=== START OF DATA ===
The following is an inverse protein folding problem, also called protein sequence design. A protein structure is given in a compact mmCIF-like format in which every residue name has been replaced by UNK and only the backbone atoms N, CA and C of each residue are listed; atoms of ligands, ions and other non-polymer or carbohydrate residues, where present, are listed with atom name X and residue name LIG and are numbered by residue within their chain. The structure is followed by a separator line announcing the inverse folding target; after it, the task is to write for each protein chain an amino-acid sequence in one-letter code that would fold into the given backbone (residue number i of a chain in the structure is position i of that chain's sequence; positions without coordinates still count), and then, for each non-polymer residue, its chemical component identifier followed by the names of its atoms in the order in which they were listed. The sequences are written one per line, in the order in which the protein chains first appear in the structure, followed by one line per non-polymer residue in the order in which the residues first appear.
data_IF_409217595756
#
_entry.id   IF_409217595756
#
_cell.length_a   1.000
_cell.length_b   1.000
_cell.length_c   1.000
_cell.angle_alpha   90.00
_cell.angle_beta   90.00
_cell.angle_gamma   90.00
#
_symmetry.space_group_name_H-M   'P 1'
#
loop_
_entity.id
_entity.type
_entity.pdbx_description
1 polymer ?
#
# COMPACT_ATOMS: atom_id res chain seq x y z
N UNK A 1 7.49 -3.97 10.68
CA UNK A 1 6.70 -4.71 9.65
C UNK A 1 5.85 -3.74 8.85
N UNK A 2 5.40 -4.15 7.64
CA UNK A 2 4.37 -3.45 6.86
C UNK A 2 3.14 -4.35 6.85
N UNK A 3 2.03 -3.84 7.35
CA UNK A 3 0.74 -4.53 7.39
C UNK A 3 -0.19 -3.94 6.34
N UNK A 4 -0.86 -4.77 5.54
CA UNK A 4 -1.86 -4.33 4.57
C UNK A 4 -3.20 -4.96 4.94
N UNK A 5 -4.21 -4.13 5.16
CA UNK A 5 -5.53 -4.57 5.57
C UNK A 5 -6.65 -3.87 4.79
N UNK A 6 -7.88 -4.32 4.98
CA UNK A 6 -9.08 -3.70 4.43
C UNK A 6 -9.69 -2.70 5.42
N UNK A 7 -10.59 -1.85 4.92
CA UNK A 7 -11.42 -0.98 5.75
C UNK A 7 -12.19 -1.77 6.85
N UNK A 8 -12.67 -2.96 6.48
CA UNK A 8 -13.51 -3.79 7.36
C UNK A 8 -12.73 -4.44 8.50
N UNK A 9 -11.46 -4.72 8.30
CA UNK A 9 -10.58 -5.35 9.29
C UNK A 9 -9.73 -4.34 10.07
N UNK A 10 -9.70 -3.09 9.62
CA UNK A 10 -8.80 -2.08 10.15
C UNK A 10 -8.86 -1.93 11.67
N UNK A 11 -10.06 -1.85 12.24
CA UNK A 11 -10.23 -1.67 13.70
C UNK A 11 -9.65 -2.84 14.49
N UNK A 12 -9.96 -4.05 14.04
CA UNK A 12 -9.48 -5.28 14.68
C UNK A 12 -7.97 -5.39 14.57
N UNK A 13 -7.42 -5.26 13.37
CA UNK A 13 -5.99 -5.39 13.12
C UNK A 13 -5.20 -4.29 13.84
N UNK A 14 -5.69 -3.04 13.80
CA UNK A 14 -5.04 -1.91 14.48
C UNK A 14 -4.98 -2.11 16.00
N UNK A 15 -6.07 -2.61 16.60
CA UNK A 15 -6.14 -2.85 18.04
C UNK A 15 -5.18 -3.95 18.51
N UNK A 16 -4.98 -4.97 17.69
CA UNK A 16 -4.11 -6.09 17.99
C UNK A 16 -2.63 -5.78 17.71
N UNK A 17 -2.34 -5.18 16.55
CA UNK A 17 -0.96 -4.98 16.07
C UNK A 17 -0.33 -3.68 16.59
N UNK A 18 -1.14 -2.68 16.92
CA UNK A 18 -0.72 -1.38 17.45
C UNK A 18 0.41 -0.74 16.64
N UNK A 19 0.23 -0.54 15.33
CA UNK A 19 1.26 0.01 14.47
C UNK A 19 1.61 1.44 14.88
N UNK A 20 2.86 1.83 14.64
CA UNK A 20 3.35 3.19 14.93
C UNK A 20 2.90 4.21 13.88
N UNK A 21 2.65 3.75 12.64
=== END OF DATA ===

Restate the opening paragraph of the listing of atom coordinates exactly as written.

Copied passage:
The following is an inverse protein folding problem, also called protein sequence design. A protein structure is given in a compact mmCIF-like format in which every residue name has been replaced by UNK and only the backbone atoms N, CA and C of each residue are listed; atoms of ligands, ions and other non-polymer or carbohydrate residues, where present, are listed with atom name X and residue name LIG and are numbered by residue within their chain. The structure is followed by a separator line announcing the inverse folding target; after it, the task is to write for each protein chain an amino-acid sequence in one-letter code that would fold into the given backbone (residue number i of a chain in the structure is position i of that chain's sequence; positions without coordinates still count), and then, for each non-polymer residue, its chemical component identifier followed by the names of its atoms in the order in which they were listed. The sequences are written one per line, in the order in which the protein chains first appear in the structure, followed by one line per non-polymer residue in the order in which the residues first appear.